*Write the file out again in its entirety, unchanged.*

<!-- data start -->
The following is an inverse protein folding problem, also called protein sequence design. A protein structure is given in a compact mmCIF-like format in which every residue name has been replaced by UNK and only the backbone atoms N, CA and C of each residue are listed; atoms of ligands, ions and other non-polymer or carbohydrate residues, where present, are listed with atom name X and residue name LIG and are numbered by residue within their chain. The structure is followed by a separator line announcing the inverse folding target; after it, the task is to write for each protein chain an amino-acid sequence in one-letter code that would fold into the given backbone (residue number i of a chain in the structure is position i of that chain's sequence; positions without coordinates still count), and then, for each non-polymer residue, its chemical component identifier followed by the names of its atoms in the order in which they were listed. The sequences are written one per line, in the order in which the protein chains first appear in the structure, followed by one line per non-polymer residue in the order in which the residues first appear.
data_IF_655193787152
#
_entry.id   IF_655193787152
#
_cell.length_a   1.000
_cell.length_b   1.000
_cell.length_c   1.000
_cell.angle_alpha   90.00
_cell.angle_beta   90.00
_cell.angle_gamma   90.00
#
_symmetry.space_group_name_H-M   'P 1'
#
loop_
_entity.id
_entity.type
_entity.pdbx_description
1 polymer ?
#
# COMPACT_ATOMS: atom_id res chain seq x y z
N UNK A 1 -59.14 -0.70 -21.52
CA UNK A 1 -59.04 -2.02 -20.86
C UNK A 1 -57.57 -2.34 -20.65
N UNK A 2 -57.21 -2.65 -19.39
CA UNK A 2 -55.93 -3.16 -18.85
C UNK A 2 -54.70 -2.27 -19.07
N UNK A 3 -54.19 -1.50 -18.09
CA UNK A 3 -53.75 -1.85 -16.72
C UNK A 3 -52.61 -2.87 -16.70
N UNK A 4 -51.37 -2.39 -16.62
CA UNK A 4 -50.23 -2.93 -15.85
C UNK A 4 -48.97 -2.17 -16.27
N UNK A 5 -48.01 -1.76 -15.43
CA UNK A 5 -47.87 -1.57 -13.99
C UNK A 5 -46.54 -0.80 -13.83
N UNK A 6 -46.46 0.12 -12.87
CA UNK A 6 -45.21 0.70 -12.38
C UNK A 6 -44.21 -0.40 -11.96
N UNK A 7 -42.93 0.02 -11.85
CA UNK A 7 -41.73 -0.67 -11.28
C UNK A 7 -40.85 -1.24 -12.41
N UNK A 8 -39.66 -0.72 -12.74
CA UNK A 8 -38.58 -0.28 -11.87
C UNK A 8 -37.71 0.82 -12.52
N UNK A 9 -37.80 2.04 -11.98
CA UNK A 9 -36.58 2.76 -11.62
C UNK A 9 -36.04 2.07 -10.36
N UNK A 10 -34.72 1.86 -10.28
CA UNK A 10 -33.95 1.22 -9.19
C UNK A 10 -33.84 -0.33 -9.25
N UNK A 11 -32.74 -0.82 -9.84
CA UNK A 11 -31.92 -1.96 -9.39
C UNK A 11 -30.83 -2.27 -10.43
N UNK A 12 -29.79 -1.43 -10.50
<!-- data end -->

The following is an inverse protein folding problem, also called protein sequence design. A protein structure is given in a compact mmCIF-like format in which every residue name has been replaced by UNK and only the backbone atoms N, CA and C of each residue are listed; atoms of ligands, ions and other non-polymer or carbohydrate residues, where present, are listed with atom name X and residue name LIG and are numbered by residue within their chain. The structure is followed by a separator line announcing the inverse folding target; after it, the task is to write for each protein chain an amino-acid sequence in one-letter code that would fold into the given backbone (residue number i of a chain in the structure is position i of that chain's sequence; positions without coordinates still count), and then, for each non-polymer residue, its chemical component identifier followed by the names of its atoms in the order in which they were listed. The sequences are written one per line, in the order in which the protein chains first appear in the structure, followed by one line per non-polymer residue in the order in which the residues first appear.
data_IF_655193787152
#
_entry.id   IF_655193787152
#
_cell.length_a   1.000
_cell.length_b   1.000
_cell.length_c   1.000
_cell.angle_alpha   90.00
_cell.angle_beta   90.00
_cell.angle_gamma   90.00
#
_symmetry.space_group_name_H-M   'P 1'
#
loop_
_entity.id
_entity.type
_entity.pdbx_description
1 polymer ?
#
# COMPACT_ATOMS: atom_id res chain seq x y z
N UNK A 1 -59.14 -0.70 -21.52
CA UNK A 1 -59.04 -2.02 -20.86
C UNK A 1 -57.57 -2.34 -20.65
N UNK A 2 -57.21 -2.65 -19.39
CA UNK A 2 -55.93 -3.16 -18.85
C UNK A 2 -54.70 -2.27 -19.07
N UNK A 3 -54.19 -1.50 -18.09
CA UNK A 3 -53.75 -1.85 -16.72
C UNK A 3 -52.61 -2.87 -16.70
N UNK A 4 -51.37 -2.39 -16.62
CA UNK A 4 -50.23 -2.93 -15.85
C UNK A 4 -48.97 -2.17 -16.27
N UNK A 5 -48.01 -1.76 -15.43
CA UNK A 5 -47.87 -1.57 -13.99
C UNK A 5 -46.54 -0.80 -13.83
N UNK A 6 -46.46 0.12 -12.87
CA UNK A 6 -45.21 0.70 -12.38
C UNK A 6 -44.21 -0.40 -11.96
N UNK A 7 -42.93 0.02 -11.85
CA UNK A 7 -41.73 -0.67 -11.28
C UNK A 7 -40.85 -1.24 -12.41
N UNK A 8 -39.66 -0.72 -12.74
CA UNK A 8 -38.58 -0.28 -11.87
C UNK A 8 -37.71 0.82 -12.52
N UNK A 9 -37.80 2.04 -11.98
CA UNK A 9 -36.58 2.76 -11.62
C UNK A 9 -36.04 2.07 -10.36
N UNK A 10 -34.72 1.86 -10.28
CA UNK A 10 -33.95 1.22 -9.19
C UNK A 10 -33.84 -0.33 -9.25
N UNK A 11 -32.74 -0.82 -9.84
CA UNK A 11 -31.92 -1.96 -9.39
C UNK A 11 -30.83 -2.27 -10.43
N UNK A 12 -29.79 -1.43 -10.50